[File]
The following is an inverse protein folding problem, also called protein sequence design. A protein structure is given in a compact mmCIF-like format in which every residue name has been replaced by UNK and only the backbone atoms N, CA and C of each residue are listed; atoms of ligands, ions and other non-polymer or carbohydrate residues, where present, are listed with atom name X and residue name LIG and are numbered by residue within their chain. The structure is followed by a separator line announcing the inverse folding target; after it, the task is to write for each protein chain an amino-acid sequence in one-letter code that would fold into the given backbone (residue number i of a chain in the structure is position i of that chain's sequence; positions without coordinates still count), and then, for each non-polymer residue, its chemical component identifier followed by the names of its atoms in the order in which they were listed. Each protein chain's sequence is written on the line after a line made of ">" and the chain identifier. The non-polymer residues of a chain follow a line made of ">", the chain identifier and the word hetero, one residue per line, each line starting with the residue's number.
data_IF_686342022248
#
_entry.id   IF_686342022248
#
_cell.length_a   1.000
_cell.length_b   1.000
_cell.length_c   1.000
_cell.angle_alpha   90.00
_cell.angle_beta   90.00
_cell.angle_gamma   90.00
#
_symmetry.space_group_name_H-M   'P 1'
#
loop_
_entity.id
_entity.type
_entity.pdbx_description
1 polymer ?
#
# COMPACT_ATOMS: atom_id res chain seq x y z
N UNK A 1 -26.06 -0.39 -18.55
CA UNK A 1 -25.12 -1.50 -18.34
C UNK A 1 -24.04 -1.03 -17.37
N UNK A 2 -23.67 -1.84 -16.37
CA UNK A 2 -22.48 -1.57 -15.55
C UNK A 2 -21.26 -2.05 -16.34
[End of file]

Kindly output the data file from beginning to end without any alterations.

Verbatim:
The following is an inverse protein folding problem, also called protein sequence design. A protein structure is given in a compact mmCIF-like format in which every residue name has been replaced by UNK and only the backbone atoms N, CA and C of each residue are listed; atoms of ligands, ions and other non-polymer or carbohydrate residues, where present, are listed with atom name X and residue name LIG and are numbered by residue within their chain. The structure is followed by a separator line announcing the inverse folding target; after it, the task is to write for each protein chain an amino-acid sequence in one-letter code that would fold into the given backbone (residue number i of a chain in the structure is position i of that chain's sequence; positions without coordinates still count), and then, for each non-polymer residue, its chemical component identifier followed by the names of its atoms in the order in which they were listed. Each protein chain's sequence is written on the line after a line made of ">" and the chain identifier. The non-polymer residues of a chain follow a line made of ">", the chain identifier and the word hetero, one residue per line, each line starting with the residue's number.
data_IF_686342022248
#
_entry.id   IF_686342022248
#
_cell.length_a   1.000
_cell.length_b   1.000
_cell.length_c   1.000
_cell.angle_alpha   90.00
_cell.angle_beta   90.00
_cell.angle_gamma   90.00
#
_symmetry.space_group_name_H-M   'P 1'
#
loop_
_entity.id
_entity.type
_entity.pdbx_description
1 polymer ?
#
# COMPACT_ATOMS: atom_id res chain seq x y z
N UNK A 1 -26.06 -0.39 -18.55
CA UNK A 1 -25.12 -1.50 -18.34
C UNK A 1 -24.04 -1.03 -17.37
N UNK A 2 -23.67 -1.84 -16.37
CA UNK A 2 -22.48 -1.57 -15.55
C UNK A 2 -21.26 -2.05 -16.34